William Lucas Lindesay
Rephotography of a vintage photograph taken by William G Heil in 1908, near Beijing, in 2005 Author: Wang Baoshan
2022

William Lucas Lindesay

Geographer

Evidence of change on the Great Wall of China

meet william

William Lindesay OBE is a geographer and expert on the Great Wall of China. In 1987, he made a 2500-kilometer traverse of the Great Walls on foot. He settled in China in 1990, dedicating himself to Great Wall studies through exploration and research, and has pioneered a new era of conservation since 1998. He established International Friends of the Great Wall and organized the first volunteer activities removing litter and erasing graffiti. He had the Great Wall landscape listed as an endangered site by the World Monuments Fund and set up ranger teams to patrol sections of wilderness. He produced and placed the first green message signage there and used re-photography to measure the monument’s deterioration.

Evidence of change on the Great Wall of China
Nominated by: Steven Schwankert FI'05
Class of 2022 Location China
Great Wall landscape amidst sea of summer clouds, with William Lindesay’s shadow on the ramparts, in 2002
Great Wall landscape amidst sea of summer clouds, with William Lindesay’s shadow on the ramparts, in 2002 Author: William Lindesay

My 1987 traverse of the Great Wall still inspires the spirit of adventure and exploration in young people. Since then, I have gained renown for approaching the study of the Great Wall differently from both sides, the Chinese side and the outside, and for stressing that while its history is important, its future and conservation need to be prioritized. My most important field discoveries have been on the Great Walls outside China. By radiocarbon-14 dating analysis of branch fragments, I evidenced that a wall in Mongolia’s Gobi was built 1000 years later than assumed, by a polity not previously known to have built a Great Wall. In China I am seen as the foreigner who collects trash from the Great Wall and one of the two Williams of the Great Wall. The former epithet seems lowly. Those sustained actions by me and my supporters seem just a band-aid solution to visual pollution, but the trash issue was the tip of the iceberg that made me realize that the Great Walls, for there are many Great Walls built by different dynasties, constitute the world’s largest open-air museum, without a curator.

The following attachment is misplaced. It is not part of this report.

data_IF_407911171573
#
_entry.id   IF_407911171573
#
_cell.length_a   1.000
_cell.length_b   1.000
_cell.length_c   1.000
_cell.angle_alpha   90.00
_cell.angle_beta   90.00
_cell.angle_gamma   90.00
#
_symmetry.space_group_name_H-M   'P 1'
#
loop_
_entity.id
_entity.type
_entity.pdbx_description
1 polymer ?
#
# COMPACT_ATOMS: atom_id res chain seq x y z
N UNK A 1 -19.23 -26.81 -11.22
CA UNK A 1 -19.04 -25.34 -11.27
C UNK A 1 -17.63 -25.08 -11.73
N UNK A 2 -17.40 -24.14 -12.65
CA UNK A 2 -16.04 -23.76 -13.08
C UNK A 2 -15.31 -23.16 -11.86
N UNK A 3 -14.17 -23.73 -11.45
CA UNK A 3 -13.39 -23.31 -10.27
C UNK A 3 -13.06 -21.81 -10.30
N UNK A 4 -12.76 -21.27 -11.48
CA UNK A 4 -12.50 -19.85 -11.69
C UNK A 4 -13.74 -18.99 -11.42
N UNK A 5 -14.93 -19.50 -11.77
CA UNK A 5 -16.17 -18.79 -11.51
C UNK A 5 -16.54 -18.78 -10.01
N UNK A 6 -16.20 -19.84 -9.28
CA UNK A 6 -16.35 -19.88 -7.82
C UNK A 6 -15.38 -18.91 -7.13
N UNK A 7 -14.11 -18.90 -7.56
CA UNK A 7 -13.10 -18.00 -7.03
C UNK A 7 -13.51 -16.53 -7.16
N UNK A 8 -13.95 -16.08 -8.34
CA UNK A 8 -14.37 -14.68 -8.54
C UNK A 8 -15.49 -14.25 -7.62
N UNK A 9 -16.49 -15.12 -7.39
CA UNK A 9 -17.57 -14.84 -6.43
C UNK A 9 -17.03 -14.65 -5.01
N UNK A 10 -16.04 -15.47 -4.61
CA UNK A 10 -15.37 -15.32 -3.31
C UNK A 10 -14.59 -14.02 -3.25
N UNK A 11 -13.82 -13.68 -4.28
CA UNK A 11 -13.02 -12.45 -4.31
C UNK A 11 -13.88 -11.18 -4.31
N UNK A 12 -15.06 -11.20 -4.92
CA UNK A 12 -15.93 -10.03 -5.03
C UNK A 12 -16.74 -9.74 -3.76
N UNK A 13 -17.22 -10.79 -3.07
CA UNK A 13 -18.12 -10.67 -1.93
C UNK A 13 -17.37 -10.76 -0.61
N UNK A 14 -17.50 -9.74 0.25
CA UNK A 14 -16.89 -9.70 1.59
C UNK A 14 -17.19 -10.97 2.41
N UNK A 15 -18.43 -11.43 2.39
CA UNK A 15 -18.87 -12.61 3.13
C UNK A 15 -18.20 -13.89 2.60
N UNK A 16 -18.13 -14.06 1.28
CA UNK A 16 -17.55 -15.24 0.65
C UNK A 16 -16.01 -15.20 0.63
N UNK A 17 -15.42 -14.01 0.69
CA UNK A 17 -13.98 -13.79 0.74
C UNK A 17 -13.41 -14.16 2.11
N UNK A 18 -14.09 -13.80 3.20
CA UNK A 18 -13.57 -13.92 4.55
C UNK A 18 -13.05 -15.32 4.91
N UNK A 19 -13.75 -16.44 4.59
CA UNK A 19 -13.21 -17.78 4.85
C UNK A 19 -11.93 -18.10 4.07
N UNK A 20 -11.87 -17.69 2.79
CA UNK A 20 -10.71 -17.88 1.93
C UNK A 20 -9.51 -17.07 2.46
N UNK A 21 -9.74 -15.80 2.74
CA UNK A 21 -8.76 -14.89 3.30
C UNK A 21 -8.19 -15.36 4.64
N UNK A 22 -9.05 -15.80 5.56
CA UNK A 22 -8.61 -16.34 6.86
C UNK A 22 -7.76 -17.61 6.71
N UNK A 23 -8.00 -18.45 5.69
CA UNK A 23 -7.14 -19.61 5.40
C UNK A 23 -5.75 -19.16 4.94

“My future hope is that the wilderness environment surrounding the Great Wall can be preserved with integrity.”

- William Lucas Lindesay
Gazelle herd crossing line of the Genghis Khan Wall, Great Eastern Steppe, Mongolia, 2016
Gazelle herd crossing line of the Genghis Khan Wall, Great Eastern Steppe, Mongolia, 2016 Author: James & Thomas Lindesay

My most influential conservation advocacy utilized the technique of re-photography. By presenting scores of before photos of the Great Wall taken in 1908 by American explorer William Geil next to my own modern updates, I have compiled evidence of both human and natural damages to the monument and its surroundings during the 20th century. I have publicized my findings in books in Chinese and via nine exhibitions, national and provincial, in venues along the length of the Wall. This kind of shock-and-see approach has helped to alert governments and to awaken the public’s consciousness toward new efforts to protect the Great Walls. My future hope is that the wilderness environment surrounding the Great Wall can be preserved with integrity.

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